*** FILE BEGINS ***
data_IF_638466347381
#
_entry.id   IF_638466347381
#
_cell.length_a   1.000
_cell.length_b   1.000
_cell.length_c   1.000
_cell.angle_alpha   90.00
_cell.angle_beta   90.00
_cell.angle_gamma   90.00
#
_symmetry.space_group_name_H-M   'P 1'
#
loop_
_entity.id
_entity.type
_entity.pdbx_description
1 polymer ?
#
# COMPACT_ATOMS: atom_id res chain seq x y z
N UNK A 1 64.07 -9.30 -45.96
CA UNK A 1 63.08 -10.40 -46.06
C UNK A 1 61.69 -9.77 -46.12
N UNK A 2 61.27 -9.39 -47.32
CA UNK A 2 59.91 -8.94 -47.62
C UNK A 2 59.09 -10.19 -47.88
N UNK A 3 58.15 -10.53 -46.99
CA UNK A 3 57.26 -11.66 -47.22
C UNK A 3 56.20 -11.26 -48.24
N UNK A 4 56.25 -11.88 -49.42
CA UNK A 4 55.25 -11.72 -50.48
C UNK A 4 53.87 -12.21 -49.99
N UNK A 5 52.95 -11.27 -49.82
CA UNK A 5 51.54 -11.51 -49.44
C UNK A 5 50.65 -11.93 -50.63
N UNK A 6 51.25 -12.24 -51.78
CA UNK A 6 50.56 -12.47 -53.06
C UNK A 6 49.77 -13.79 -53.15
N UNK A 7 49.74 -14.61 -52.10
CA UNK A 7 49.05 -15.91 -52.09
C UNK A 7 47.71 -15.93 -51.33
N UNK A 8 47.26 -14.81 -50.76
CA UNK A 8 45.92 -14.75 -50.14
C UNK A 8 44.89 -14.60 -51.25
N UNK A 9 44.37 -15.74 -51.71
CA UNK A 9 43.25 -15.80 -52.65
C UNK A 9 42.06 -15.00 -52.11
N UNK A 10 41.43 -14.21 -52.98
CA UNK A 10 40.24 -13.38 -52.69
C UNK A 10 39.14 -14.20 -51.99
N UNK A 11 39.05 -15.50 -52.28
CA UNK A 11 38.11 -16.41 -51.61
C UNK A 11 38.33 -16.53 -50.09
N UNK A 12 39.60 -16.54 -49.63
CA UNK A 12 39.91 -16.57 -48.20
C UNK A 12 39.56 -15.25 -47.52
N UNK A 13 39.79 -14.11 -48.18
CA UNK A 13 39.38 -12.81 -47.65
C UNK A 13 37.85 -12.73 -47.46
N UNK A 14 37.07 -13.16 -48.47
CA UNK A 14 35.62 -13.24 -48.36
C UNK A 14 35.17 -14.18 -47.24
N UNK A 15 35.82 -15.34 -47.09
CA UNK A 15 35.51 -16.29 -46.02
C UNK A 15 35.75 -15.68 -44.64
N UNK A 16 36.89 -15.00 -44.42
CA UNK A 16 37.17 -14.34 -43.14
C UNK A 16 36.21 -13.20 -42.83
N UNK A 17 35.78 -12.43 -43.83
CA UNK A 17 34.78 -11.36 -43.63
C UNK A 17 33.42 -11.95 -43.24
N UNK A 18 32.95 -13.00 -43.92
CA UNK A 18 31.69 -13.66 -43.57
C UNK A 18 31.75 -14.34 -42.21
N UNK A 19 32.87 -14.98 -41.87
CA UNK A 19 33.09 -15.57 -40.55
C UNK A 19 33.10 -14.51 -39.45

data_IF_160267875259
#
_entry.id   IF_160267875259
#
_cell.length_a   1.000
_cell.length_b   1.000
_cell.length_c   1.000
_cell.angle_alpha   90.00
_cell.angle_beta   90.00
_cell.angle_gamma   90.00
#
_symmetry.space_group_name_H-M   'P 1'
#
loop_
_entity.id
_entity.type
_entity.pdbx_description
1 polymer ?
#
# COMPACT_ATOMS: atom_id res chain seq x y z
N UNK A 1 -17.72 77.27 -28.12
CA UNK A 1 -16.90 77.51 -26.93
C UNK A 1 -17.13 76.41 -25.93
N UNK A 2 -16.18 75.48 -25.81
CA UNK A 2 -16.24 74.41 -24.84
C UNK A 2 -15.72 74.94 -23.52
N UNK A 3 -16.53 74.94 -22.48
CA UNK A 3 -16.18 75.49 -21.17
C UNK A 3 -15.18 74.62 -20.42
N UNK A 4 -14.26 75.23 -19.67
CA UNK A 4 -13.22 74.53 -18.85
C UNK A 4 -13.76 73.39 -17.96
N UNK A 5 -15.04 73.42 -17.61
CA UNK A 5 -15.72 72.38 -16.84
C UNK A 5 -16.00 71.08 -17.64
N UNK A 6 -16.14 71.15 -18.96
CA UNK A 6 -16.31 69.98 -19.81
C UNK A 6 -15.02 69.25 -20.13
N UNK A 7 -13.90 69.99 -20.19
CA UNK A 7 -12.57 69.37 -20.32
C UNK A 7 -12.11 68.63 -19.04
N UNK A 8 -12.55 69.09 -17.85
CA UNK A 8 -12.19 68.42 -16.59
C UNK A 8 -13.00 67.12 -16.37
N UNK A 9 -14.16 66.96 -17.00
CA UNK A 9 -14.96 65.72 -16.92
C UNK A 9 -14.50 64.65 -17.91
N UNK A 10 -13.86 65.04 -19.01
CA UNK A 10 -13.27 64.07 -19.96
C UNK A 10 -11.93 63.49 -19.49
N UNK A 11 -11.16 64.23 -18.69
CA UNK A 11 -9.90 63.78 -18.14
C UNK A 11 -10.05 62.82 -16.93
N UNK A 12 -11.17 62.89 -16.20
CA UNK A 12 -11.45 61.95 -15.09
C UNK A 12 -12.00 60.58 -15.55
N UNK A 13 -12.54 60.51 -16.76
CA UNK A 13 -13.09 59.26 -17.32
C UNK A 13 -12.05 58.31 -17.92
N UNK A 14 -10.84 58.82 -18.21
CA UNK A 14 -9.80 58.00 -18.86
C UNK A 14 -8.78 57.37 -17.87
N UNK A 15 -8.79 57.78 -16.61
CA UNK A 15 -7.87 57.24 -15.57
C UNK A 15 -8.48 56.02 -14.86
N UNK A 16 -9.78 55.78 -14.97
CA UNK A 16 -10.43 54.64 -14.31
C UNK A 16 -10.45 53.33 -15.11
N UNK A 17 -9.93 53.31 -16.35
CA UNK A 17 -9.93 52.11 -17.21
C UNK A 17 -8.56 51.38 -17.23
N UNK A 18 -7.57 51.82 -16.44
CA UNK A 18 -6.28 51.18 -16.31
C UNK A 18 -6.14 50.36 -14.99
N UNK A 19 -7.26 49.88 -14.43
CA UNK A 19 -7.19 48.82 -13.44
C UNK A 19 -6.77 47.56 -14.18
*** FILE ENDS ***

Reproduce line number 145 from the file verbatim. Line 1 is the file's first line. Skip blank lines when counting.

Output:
C UNK A 16 -10.45 53.33 -15.11